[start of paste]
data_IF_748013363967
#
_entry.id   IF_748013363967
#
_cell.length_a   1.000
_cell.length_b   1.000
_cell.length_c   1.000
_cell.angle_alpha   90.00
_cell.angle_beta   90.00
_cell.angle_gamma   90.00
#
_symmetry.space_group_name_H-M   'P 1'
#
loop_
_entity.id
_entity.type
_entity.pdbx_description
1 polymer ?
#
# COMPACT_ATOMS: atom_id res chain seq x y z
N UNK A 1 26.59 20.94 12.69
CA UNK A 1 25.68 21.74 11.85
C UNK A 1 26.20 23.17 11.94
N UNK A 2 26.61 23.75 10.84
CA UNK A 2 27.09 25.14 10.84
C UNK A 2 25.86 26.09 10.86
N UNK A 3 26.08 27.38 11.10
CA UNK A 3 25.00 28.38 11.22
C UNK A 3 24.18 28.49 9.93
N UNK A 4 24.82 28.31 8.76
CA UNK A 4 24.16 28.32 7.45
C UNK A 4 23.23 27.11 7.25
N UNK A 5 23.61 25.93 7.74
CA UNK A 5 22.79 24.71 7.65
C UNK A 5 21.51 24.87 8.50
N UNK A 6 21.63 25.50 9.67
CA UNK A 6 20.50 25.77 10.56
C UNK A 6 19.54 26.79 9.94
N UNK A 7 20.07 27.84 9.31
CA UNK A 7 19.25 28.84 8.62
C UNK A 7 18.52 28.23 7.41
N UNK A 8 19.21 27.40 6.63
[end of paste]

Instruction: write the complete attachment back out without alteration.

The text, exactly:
data_IF_748013363967
#
_entry.id   IF_748013363967
#
_cell.length_a   1.000
_cell.length_b   1.000
_cell.length_c   1.000
_cell.angle_alpha   90.00
_cell.angle_beta   90.00
_cell.angle_gamma   90.00
#
_symmetry.space_group_name_H-M   'P 1'
#
loop_
_entity.id
_entity.type
_entity.pdbx_description
1 polymer ?
#
# COMPACT_ATOMS: atom_id res chain seq x y z
N UNK A 1 26.59 20.94 12.69
CA UNK A 1 25.68 21.74 11.85
C UNK A 1 26.20 23.17 11.94
N UNK A 2 26.61 23.75 10.84
CA UNK A 2 27.09 25.14 10.84
C UNK A 2 25.86 26.09 10.86
N UNK A 3 26.08 27.38 11.10
CA UNK A 3 25.00 28.38 11.22
C UNK A 3 24.18 28.49 9.93
N UNK A 4 24.82 28.31 8.76
CA UNK A 4 24.16 28.32 7.45
C UNK A 4 23.23 27.11 7.25
N UNK A 5 23.61 25.93 7.74
CA UNK A 5 22.79 24.71 7.65
C UNK A 5 21.51 24.87 8.50
N UNK A 6 21.63 25.50 9.67
CA UNK A 6 20.50 25.77 10.56
C UNK A 6 19.54 26.79 9.94
N UNK A 7 20.07 27.84 9.31
CA UNK A 7 19.25 28.84 8.62
C UNK A 7 18.52 28.23 7.41
N UNK A 8 19.21 27.40 6.63